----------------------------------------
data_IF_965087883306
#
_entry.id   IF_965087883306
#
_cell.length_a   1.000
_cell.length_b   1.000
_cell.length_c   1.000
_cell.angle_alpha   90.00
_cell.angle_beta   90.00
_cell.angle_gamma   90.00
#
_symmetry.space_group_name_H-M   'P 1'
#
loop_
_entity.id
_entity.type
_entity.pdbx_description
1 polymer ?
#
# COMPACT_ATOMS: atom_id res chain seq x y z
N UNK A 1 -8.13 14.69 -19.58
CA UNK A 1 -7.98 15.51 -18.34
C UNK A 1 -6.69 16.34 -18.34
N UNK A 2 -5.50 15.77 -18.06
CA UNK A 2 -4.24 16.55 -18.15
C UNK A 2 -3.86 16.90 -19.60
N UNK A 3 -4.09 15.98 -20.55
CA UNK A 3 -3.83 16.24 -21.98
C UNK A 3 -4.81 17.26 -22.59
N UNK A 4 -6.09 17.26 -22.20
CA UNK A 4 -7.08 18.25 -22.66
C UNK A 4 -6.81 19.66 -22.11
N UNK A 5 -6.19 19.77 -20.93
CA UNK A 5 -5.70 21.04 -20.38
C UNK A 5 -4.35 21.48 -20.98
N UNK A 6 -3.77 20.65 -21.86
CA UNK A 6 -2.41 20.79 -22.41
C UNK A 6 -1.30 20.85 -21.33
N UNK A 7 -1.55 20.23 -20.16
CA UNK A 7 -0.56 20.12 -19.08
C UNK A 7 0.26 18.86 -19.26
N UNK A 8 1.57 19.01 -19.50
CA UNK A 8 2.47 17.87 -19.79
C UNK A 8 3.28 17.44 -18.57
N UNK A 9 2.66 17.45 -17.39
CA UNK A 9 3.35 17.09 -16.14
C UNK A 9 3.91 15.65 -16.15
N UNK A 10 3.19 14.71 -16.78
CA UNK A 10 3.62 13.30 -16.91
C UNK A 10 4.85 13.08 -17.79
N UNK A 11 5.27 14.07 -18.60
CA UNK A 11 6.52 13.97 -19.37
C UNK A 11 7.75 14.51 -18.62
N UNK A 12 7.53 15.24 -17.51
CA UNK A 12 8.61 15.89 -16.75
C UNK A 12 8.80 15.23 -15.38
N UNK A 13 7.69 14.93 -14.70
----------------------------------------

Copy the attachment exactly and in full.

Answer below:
data_IF_965087883306
#
_entry.id   IF_965087883306
#
_cell.length_a   1.000
_cell.length_b   1.000
_cell.length_c   1.000
_cell.angle_alpha   90.00
_cell.angle_beta   90.00
_cell.angle_gamma   90.00
#
_symmetry.space_group_name_H-M   'P 1'
#
loop_
_entity.id
_entity.type
_entity.pdbx_description
1 polymer ?
#
# COMPACT_ATOMS: atom_id res chain seq x y z
N UNK A 1 -8.13 14.69 -19.58
CA UNK A 1 -7.98 15.51 -18.34
C UNK A 1 -6.69 16.34 -18.34
N UNK A 2 -5.50 15.77 -18.06
CA UNK A 2 -4.24 16.55 -18.15
C UNK A 2 -3.86 16.90 -19.60
N UNK A 3 -4.09 15.98 -20.55
CA UNK A 3 -3.83 16.24 -21.98
C UNK A 3 -4.81 17.26 -22.59
N UNK A 4 -6.09 17.26 -22.20
CA UNK A 4 -7.08 18.25 -22.66
C UNK A 4 -6.81 19.66 -22.11
N UNK A 5 -6.19 19.77 -20.93
CA UNK A 5 -5.70 21.04 -20.38
C UNK A 5 -4.35 21.48 -20.98
N UNK A 6 -3.77 20.65 -21.86
CA UNK A 6 -2.41 20.79 -22.41
C UNK A 6 -1.30 20.85 -21.33
N UNK A 7 -1.55 20.23 -20.16
CA UNK A 7 -0.56 20.12 -19.08
C UNK A 7 0.26 18.86 -19.26
N UNK A 8 1.57 19.01 -19.50
CA UNK A 8 2.47 17.87 -19.79
C UNK A 8 3.28 17.44 -18.57
N UNK A 9 2.66 17.45 -17.39
CA UNK A 9 3.35 17.09 -16.14
C UNK A 9 3.91 15.65 -16.15
N UNK A 10 3.19 14.71 -16.78
CA UNK A 10 3.62 13.30 -16.91
C UNK A 10 4.85 13.08 -17.79
N UNK A 11 5.27 14.07 -18.60
CA UNK A 11 6.52 13.97 -19.37
C UNK A 11 7.75 14.51 -18.62
N UNK A 12 7.53 15.24 -17.51
CA UNK A 12 8.61 15.89 -16.75
C UNK A 12 8.80 15.23 -15.38
N UNK A 13 7.69 14.93 -14.70